Viet Nam at the Doha Round Negotiations

Will Viet Nam  have more disadvantages than other World Trade Organization (WTO) members when taking part in the Doha Round Negotiations, especially in the areas of export aid, domestic support, and agricultural tax? That is the question raised by Ms. Nguyen Thi Hong, a specialist of  the Ministry of Agriculture and Rural Development at a conference entitled “The implications of the Doha Round Negotiations for Viet Nam” held by the Ministry of Trade of Viet Nam and the European Commission in Ha Noi on Tuesday.
 
Delegation at the international Doha Round Negotiation
According to a report by the National Commission of International Economic Corporation (NCIEC), participants at the Negotiations will discuss issues relating to an agricultural agreement. For market expansion, the Round will focus on extending tax quotas and reducing taxation on processed goods.

Mr. Andras Lakatos, a specialist from the Multilateral Trade Assistance Project (MUTRAP) funded by the European Commission, said that while “Viet Nam has committed to agreements with other WTO members that does not mean that they won’t adopt outcomes of the Doha Negotiations”.

Ms. Hong suggested Viet Nam should negotiate with the aim of not reducing taxes that have been negotiated at the WTO by joining the so-called group of 20 and 33 (G20 and G30), in which many countries such as Brazil, China, India, Indonesia share similar views with Viet Nam.

As for Viet Nam’s industrial sector, according to Dr. Tran Huu Buu, Vice President of the Ministry of Industry’s International Cooperation Department, Viet Nam must reduce current tariffs on about 9,400 products by 24 percent. If they continue to reduce taxes under the model developed at the Doha Negotiations, the country’s Industrial sector will face more difficulties, especially with respect to the competitiveness of imported products.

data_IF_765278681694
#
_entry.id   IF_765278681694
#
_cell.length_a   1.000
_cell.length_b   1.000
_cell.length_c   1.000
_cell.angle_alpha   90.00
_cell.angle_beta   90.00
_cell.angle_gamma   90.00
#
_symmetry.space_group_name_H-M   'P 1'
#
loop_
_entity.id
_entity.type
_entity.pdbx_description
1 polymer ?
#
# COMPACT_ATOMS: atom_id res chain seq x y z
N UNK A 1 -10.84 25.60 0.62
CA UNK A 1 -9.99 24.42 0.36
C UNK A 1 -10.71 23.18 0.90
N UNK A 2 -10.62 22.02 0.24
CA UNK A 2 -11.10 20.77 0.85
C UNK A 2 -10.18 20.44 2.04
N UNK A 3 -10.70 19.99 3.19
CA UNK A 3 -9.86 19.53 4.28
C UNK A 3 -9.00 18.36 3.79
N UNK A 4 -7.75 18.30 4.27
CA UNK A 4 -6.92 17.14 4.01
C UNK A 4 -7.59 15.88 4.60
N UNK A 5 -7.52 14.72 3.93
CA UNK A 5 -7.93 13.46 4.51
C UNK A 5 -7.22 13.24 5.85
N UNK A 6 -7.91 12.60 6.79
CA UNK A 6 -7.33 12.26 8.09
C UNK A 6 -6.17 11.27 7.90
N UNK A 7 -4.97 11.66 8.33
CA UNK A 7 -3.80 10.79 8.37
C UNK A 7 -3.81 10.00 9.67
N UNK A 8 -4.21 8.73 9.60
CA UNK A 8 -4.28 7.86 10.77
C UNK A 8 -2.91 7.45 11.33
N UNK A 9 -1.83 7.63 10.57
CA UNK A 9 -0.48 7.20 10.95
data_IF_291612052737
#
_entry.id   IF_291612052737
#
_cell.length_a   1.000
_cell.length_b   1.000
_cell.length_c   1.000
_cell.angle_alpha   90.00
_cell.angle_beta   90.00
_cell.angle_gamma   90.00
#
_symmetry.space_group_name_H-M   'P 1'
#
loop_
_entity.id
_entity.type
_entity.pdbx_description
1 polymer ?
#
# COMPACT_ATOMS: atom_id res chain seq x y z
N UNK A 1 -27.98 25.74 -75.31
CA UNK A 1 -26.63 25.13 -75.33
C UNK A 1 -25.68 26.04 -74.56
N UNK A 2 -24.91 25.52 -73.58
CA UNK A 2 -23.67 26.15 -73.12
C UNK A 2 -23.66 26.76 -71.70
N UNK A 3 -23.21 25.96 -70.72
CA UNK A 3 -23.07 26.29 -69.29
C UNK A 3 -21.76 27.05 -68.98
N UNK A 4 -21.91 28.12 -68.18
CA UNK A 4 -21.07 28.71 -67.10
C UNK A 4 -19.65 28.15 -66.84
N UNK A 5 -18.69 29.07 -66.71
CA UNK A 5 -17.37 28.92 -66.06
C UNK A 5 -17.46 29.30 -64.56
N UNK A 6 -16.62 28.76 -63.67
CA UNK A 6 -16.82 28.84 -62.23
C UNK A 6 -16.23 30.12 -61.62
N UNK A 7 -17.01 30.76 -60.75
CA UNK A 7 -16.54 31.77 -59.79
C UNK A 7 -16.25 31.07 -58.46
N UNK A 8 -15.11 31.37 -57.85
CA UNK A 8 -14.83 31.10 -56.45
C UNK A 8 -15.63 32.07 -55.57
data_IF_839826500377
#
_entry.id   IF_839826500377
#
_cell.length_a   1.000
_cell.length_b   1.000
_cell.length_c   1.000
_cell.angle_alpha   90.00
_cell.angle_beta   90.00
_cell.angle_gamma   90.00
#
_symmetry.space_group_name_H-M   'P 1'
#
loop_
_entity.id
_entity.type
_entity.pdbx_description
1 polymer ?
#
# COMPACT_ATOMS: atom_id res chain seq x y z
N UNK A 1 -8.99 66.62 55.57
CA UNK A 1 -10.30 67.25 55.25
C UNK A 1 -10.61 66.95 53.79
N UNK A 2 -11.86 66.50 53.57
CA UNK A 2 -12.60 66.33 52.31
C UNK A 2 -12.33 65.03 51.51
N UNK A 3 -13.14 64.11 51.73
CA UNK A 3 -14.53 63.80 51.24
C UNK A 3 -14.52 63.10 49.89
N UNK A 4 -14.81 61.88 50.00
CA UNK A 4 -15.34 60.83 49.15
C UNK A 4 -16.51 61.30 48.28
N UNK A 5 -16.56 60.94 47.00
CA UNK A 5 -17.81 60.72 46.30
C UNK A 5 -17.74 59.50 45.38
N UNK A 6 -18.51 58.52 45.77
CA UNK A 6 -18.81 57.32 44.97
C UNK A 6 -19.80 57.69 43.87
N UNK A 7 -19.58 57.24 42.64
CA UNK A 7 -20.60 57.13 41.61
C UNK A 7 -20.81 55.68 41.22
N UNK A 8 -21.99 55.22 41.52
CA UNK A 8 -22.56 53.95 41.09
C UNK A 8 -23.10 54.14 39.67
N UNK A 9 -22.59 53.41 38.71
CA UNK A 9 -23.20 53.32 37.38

Viet Nam’s textile may face fierce competition from China (Photo: Hoang Uy)

For example, the average tax on electrical appliances, which has been reduced by 30 to 50 percent, will be lowered even more, weakening Viet Nam’s competitive edge in the area of product assembly and processing. Another example, Viet Nam’s textile and leather shoe industries, will face fierce competition from China.

Although it may seem as though the results of the Doha Round Negotiations may not always be in Viet Nam’s best interests, the country must nonetheless be prepared to join it as soon as possible.  According to Mr. Peter Naray, MUTRAP’s European Team Leader, Viet Nam will benefit from involvement in the talks since they will have more opportunities to access international markets because agreements opening industrial and agricultural markets will be applied to all WTO members.

By Viet Lan – Translated by Bich Ngoc

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